Skip to comments.Racist Remarks by popular BYU Religion Professor Spark Controversy
Posted on 02/29/2012 2:23:19 PM PST by Colofornian
Racist apologetics by a popular Brigham Young University religion professor are sparking controversy, as election-year scrutiny sheds a revealing light on the persistence of racist belief among LDS Church members.
On Tuesday, Randy Bott, a BYU professor of religion, told the Washington Post that the LDS Churchs historic prohibition on priesthood ordination for men of African descent was a blessing to blacks because they were not ready for priesthood authority.
God has always been discriminatory when it comes to whom he grants the authority of the priesthood, says Bott... Bott compares blacks with a young child prematurely asking for the keys to her fathers car, and explains that similarly until 1978, the Lord determined that blacks were not yet ready for the priesthood.
What is discrimination? Bott asks. I think that is keeping something from somebody that would be a benefit for them, right? But what if it wouldnt have been a benefit to them? Bott says that the denial of the priesthood to blacks on Earthalthough not in the afterlifeprotected them from the lowest rungs of hell reserved for people who abuse their priesthood powers. You couldnt fall off the top of the ladder, because you werent on the top of the ladder. So, in reality the blacks not having the priesthood was the greatest blessing God could give them.
Bott was the highest-rating professor in America in 2008, according to RateMyProfessor.com. He teaches large sections of required religion courses, including courses designed to prepare future missionaries, to as many as 3,000 students a year. This semester, more than 800 students are registered in Professor Botts classes. (Eleven are registered for BYUs African-American history course this semester.) Professors at BYU routinely find themselves having to address racist and sexist content taught in Botts classes, and many are outraged and embarrassed by his rogue remarks to the Washington Post, say sources at the university. Dr. Bott does not speak for BYU or the Church and his views are his own, one religion faculty member told me.
But Professor Bott is no outlier. Especially among older Mormons, racist rationale for the priesthood banlinking it to Old Testament pretexts, or to moral infirmity in a pre-earthly life by the souls of Africans and African-Americans, and other racist apologetic mental gymnastics exemplified in Botts statement to the Postpersist and circulate, generally unquestioned and unchallenged.
For its part, the LDS Church has never authoritatively addressed racist theologies developed in defense of the ban in the late nineteenth and twentieth centuries. Instead, it has attempted to step quietly beyond its racist past, as it has with many other thorny and troubling historical matters.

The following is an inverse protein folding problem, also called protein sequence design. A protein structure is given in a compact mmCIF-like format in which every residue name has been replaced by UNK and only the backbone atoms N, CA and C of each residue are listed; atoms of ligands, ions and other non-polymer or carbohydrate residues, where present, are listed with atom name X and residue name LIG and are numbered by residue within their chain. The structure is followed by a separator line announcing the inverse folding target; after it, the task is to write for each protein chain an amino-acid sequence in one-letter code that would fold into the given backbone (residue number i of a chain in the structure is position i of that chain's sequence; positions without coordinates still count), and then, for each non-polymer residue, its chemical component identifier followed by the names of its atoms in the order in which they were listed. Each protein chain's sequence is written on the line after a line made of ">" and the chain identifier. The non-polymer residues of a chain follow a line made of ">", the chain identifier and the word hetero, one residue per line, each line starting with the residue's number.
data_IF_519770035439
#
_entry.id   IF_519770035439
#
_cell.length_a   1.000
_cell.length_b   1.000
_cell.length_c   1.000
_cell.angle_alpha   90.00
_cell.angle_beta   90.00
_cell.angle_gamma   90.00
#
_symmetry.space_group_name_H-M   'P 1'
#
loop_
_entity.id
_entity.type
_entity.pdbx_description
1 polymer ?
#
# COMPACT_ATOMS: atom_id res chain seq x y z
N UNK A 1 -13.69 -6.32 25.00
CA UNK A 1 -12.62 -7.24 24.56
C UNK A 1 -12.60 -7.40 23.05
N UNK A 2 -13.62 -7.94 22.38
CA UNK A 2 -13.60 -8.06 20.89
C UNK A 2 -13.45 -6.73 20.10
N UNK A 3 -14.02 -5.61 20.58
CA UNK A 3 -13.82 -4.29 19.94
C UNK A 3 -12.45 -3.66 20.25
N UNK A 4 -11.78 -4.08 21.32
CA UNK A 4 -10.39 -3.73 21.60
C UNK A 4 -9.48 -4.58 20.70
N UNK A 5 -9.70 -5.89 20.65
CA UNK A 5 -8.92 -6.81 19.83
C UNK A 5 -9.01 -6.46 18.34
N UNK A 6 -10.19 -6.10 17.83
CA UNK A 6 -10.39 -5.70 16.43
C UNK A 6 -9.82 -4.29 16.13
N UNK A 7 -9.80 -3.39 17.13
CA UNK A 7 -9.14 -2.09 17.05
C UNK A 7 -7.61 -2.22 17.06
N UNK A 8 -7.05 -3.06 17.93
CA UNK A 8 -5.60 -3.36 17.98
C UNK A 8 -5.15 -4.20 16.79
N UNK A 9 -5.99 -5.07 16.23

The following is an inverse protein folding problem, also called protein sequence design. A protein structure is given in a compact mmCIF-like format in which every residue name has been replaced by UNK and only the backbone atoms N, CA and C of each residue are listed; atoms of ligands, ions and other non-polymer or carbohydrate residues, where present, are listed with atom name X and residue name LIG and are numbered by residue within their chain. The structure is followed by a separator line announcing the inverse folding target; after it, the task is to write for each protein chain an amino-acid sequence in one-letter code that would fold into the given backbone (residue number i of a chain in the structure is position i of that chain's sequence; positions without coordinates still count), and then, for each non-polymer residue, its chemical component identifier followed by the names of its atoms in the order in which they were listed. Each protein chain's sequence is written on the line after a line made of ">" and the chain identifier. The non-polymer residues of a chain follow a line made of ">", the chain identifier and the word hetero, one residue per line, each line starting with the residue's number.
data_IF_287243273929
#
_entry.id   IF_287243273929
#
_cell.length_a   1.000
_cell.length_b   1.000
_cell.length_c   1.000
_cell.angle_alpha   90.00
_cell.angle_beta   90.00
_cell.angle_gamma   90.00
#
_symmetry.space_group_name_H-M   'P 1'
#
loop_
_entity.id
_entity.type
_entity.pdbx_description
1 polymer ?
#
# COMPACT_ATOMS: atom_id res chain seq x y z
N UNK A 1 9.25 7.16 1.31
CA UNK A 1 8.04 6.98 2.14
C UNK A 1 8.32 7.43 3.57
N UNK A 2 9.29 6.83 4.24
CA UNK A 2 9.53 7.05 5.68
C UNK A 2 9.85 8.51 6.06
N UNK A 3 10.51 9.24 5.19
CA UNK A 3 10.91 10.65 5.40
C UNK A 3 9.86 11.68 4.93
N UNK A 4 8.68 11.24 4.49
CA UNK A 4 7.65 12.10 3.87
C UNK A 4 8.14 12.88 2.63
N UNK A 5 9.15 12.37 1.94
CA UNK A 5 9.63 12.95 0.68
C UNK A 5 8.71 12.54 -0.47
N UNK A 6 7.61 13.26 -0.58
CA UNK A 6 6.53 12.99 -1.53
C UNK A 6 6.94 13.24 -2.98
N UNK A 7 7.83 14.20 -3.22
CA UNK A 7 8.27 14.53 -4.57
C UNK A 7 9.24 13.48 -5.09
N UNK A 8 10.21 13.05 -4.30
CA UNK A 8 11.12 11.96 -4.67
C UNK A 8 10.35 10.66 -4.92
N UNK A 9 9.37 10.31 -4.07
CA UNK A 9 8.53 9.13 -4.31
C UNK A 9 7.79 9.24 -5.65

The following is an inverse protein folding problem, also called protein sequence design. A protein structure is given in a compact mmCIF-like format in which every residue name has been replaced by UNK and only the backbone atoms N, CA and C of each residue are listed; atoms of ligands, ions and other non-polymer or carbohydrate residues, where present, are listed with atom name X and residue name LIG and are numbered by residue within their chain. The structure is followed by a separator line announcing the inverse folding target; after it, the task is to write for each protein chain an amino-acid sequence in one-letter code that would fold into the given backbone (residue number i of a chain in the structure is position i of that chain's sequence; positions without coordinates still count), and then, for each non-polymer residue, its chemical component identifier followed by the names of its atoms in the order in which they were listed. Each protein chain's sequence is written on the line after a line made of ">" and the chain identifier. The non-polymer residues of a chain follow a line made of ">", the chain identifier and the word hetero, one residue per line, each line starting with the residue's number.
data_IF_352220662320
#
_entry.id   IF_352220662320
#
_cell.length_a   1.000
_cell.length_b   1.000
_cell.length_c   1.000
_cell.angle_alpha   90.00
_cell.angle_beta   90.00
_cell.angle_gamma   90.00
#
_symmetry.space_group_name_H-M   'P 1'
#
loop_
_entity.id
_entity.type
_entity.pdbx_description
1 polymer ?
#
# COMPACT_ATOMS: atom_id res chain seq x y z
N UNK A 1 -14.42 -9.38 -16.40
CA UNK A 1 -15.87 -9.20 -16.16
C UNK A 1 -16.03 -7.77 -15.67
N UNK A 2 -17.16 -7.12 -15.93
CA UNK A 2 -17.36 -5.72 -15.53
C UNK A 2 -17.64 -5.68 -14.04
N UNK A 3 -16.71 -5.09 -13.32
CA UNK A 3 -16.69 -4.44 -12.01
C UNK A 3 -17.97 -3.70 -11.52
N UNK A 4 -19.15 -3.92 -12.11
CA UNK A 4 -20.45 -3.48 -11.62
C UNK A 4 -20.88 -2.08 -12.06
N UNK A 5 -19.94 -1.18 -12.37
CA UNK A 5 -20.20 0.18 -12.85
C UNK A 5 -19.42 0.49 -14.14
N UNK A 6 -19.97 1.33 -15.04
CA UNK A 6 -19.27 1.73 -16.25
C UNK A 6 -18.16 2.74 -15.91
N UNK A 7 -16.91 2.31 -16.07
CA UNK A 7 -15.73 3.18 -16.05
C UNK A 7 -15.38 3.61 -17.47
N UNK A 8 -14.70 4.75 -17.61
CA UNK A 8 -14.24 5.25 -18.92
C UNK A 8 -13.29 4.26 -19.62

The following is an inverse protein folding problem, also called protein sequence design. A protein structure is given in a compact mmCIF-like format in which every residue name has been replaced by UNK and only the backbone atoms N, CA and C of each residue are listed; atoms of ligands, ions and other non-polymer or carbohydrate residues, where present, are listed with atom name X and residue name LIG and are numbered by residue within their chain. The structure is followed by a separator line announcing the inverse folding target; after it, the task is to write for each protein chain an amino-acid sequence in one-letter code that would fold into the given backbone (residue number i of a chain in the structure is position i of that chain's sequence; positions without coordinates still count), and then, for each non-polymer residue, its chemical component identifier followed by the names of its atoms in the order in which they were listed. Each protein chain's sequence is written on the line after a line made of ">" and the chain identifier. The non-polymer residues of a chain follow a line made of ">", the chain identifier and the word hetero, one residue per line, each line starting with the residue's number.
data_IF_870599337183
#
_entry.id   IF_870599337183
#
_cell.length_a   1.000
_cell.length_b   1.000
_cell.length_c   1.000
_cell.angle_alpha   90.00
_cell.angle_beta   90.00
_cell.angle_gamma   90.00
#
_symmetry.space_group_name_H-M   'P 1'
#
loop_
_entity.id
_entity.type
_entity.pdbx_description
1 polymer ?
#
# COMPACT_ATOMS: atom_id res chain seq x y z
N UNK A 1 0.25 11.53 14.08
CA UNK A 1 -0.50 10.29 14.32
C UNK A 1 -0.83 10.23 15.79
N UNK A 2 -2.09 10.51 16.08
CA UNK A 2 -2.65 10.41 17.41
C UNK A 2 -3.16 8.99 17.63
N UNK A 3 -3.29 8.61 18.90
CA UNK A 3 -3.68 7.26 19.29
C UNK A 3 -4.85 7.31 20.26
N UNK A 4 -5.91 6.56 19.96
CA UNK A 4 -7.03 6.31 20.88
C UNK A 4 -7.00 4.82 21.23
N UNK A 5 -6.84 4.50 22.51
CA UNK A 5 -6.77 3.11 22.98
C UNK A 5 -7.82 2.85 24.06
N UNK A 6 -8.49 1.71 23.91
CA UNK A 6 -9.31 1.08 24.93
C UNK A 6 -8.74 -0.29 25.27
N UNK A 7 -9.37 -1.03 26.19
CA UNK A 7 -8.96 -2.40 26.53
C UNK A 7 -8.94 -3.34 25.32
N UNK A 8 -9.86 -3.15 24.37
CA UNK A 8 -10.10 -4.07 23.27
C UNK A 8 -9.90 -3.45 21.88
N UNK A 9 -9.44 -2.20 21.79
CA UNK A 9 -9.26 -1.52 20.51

African-American men enjoyed full status (including priesthood ordination) in the Church of Jesus Christ of Latter-day Saints until the 1840s. Historians still debate the reasons why ordination of African-Americans generally halted (with a few exceptions) during the tenure of LDS Church President Brigham Young. By the early twentieth century, restriction of priesthood ordination from African-Americans was considered LDS Church policy, and a host of rationale grew up in its defensesome drawn from American folk theology linking racial blackness to the curse of Cain or Ham, and some particular to Mormon contexts.
LDS Church President Spencer W. Kimball declared the end of the priesthood ban in June 1978, an announcement later canonized as scripture, but he did not address its historic origins or theological rationale. A few months later, in August 1978, Elder Bruce R. McConkie, a member of the Churchs high-ranking Quorum of the Twelve Apostles, once a leading proponent of racist theological justifications of the ban, told a gathering of LDS educators:
Forget everything that I have said, or what President Brigham Young or President George Q. Cannon or whomsoever has said in days past that is contrary to the present revelation. We spoke with a limited understanding and without the light and knowledge that now has come into the world.
Still, McConkies own book, Mormon Doctrine, which propounded racist legitimations for the priesthood ban, remained for sale in LDS bookstores and on the shelves of LDS homes.
Throughout the 1980s and 1990s, when questioned about the ban in public, LDS Church leaders continued to sidestep its origins and rationale. Mormons hungry for a more direct approach welcomed LDS Church President Gordon B. Hinckleys 2006 address, The Need for Greater Kindness, as a long-awaited denunciation of racism: